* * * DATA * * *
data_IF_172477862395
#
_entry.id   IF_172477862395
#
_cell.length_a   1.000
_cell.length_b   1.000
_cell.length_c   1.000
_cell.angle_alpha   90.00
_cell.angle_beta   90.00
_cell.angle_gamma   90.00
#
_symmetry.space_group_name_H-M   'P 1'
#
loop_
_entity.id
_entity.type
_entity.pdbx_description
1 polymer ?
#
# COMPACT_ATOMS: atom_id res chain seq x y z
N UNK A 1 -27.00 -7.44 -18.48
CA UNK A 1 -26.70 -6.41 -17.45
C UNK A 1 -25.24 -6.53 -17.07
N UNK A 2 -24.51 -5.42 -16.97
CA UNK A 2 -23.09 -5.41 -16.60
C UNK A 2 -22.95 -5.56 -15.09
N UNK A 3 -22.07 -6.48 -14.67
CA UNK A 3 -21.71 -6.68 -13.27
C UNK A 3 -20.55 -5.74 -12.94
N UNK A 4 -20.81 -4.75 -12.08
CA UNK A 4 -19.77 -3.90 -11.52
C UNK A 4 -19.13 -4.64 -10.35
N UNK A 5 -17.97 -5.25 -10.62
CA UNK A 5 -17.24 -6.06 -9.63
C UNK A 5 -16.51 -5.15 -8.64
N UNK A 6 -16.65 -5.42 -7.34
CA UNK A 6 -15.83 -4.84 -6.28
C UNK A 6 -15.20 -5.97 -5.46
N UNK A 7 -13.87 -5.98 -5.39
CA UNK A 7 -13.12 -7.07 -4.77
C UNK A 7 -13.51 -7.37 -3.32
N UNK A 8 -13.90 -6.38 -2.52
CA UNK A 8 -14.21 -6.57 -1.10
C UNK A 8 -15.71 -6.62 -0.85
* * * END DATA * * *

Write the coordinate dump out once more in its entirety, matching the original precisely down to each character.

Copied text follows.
data_IF_172477862395
#
_entry.id   IF_172477862395
#
_cell.length_a   1.000
_cell.length_b   1.000
_cell.length_c   1.000
_cell.angle_alpha   90.00
_cell.angle_beta   90.00
_cell.angle_gamma   90.00
#
_symmetry.space_group_name_H-M   'P 1'
#
loop_
_entity.id
_entity.type
_entity.pdbx_description
1 polymer ?
#
# COMPACT_ATOMS: atom_id res chain seq x y z
N UNK A 1 -27.00 -7.44 -18.48
CA UNK A 1 -26.70 -6.41 -17.45
C UNK A 1 -25.24 -6.53 -17.07
N UNK A 2 -24.51 -5.42 -16.97
CA UNK A 2 -23.09 -5.41 -16.60
C UNK A 2 -22.95 -5.56 -15.09
N UNK A 3 -22.07 -6.48 -14.67
CA UNK A 3 -21.71 -6.68 -13.27
C UNK A 3 -20.55 -5.74 -12.94
N UNK A 4 -20.81 -4.75 -12.08
CA UNK A 4 -19.77 -3.90 -11.52
C UNK A 4 -19.13 -4.64 -10.35
N UNK A 5 -17.97 -5.25 -10.62
CA UNK A 5 -17.24 -6.06 -9.63
C UNK A 5 -16.51 -5.15 -8.64
N UNK A 6 -16.65 -5.42 -7.34
CA UNK A 6 -15.83 -4.84 -6.28
C UNK A 6 -15.20 -5.97 -5.46
N UNK A 7 -13.87 -5.98 -5.39
CA UNK A 7 -13.12 -7.07 -4.77
C UNK A 7 -13.51 -7.37 -3.32
N UNK A 8 -13.90 -6.38 -2.52
CA UNK A 8 -14.21 -6.57 -1.10
C UNK A 8 -15.71 -6.62 -0.85